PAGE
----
Savor one of the last remaining slices of affectionately-named South Kensington.
Located a few feet away from Philadelphia’s Market-Frankford elevated train line, El Bar’s naming inspiration is clear, the divey outpost in what is quickly becoming a trendy Fishtown neighborhood a welcome area holdout that dates back to 1965. Rather than embrace the Fishtown association, El Bar instead bills itself as a South Kensington dive bar, connecting the business to the area’s pre-Fishtown, decidedly less trendy roots.
Once a pair of rowhouses, one half used as a luncheonette as recently as the 1950s, the combined space occupied by El Bar checks all of the dive bar boxes, starting with the simple sign painted on the exterior of the building and the opaque glass block windows that flank either side of the front door. The presence of a sign at all is a relatively new phenomenon, the Philadelphia dive bar long content to operate as a bar for neighborhood locals in the know. In a nod to the age of the building, air conditioning is another relatively new phenomenon, the El Bar’s unit installed in 2017.
Today, the blue building is punctuated by a massive mural over the front door, running the full height of the structure’s second story. Multi-color lights bring a bit of the classic dive bar interior vibe to the sidewalk just outside the front door, a strand or two of holiday lights wrapped around the pole on the corner of the structure. Inside, a pair of slender spaces flank either side of a centrally positioned bar area, exposed brick walls bisecting the area, marking off the once separated floorplan. Colorful lights of all variety surround this central area, adding a nice dive bar hue to the El Bar interior, especially at night.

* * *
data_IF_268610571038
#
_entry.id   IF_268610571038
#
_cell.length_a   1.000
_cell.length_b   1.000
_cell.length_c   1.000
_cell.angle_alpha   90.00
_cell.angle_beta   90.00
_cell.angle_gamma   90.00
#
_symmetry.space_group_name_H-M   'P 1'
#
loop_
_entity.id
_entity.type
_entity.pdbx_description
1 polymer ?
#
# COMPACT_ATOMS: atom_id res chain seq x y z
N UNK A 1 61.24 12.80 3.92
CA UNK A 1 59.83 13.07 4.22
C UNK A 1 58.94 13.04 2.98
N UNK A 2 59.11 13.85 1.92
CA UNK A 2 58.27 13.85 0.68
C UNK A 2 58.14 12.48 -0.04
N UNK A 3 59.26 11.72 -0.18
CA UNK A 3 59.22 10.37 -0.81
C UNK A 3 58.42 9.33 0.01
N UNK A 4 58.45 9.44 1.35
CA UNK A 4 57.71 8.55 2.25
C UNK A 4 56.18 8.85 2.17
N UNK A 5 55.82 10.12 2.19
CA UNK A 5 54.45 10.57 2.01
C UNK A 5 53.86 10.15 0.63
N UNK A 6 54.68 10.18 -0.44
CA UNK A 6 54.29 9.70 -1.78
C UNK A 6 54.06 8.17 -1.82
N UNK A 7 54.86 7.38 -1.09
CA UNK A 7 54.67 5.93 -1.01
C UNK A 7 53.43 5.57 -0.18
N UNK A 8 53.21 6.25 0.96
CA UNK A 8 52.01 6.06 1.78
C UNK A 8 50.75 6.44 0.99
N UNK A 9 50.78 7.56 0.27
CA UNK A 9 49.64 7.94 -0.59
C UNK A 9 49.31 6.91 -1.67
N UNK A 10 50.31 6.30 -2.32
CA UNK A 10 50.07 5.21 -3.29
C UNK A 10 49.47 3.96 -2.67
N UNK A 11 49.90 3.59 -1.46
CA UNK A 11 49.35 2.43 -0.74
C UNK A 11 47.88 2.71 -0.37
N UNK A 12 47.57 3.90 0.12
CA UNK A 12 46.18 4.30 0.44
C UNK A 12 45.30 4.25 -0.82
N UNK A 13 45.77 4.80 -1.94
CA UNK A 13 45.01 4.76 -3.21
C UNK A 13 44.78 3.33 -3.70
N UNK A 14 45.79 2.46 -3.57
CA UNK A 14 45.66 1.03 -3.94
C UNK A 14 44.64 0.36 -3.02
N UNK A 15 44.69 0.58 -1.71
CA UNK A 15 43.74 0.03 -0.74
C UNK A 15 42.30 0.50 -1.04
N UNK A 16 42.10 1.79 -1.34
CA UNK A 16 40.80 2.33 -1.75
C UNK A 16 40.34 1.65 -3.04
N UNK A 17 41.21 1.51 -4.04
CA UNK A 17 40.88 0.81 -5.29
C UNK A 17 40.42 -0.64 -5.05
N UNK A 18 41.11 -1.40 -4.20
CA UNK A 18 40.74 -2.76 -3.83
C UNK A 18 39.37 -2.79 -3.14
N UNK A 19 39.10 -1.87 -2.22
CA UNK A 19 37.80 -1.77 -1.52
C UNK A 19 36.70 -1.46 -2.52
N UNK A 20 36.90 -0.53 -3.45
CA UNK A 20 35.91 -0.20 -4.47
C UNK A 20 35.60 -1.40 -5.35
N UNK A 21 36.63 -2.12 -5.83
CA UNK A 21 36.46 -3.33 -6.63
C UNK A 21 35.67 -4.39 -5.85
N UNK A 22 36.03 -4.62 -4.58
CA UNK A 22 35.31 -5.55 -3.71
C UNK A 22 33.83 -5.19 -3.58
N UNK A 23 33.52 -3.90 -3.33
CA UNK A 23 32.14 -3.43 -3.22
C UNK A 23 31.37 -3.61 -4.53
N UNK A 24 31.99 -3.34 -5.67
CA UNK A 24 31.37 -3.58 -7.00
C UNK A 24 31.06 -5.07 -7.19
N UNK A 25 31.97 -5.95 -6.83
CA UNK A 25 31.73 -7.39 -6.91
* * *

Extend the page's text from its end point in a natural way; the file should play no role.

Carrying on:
Stool seating lines the bar counter, a pool table the predominant feature in one half of the space, a long wooden bench the marquee attraction on the opposite side. The bench provides the backdrop for the classic dive bar sticker collage, all of it under a small collection of odds and ends indicative of the décor throughout El Bar ranging from current live music posters for upcoming acts to old 40-ounce beer bottles and tin signs. An ancient piano can be found in the rear of the space, used here as another ledge to display random knickknacks and another string of holiday lights.
Because of the layout of El Bar’s space, the Philadelphia dive bar can get crowded quickly on busy evenings, making navigating the two skinny rooms a challenge. Such is the crowd drawn to El Bar that the bar has reported itself as one of the top outlets of PBR in the country. Thankfully, the back patio offers overflow seating when the weather allows, the large space populated with a non-trivial amount of plastic mannequin body parts to extend the divey El Bar appeal outside. Metal patio furniture and umbrellas dot the outdoor area that can also get crowded on nice Philadelphia days.
Live events pack into the tight floorplan on occasion, including karaoke Mondays, live jazz music on Tuesdays and an open mic night on Wednesdays. El Bar is cash only and has been known to offer $2 hot dogs, an ode to one of the great dive bar specials of all time, the now defunct El Bar Kensington Happy Meal that included two hot dogs, a tallboy PBR, chips and a toy. And to cap it all off, the rear of the building is dominated by a massive bald eagle mural that spans the full structure, painted by Glossblack and Evan Lovett. The eagle-themed piece comes as a companion to a nearby tribute to the pigeon, 30-foot tall mural on the side of a nearby residential building.
El Bar refers to itself as the last real bar in the area, a difficult assertion to argue as Fishtown’s star has risen over the past handful of years. And though there is no doubt care in the presentation of the bar, the haphazard collection of knickknacks inside, the use of original structural elements, the simple nature of the bar’s sign (now that one even exists), all of it adds up to the authenticity that makes dive bars worth seeking out, El Bar an excellent Philadelphia example.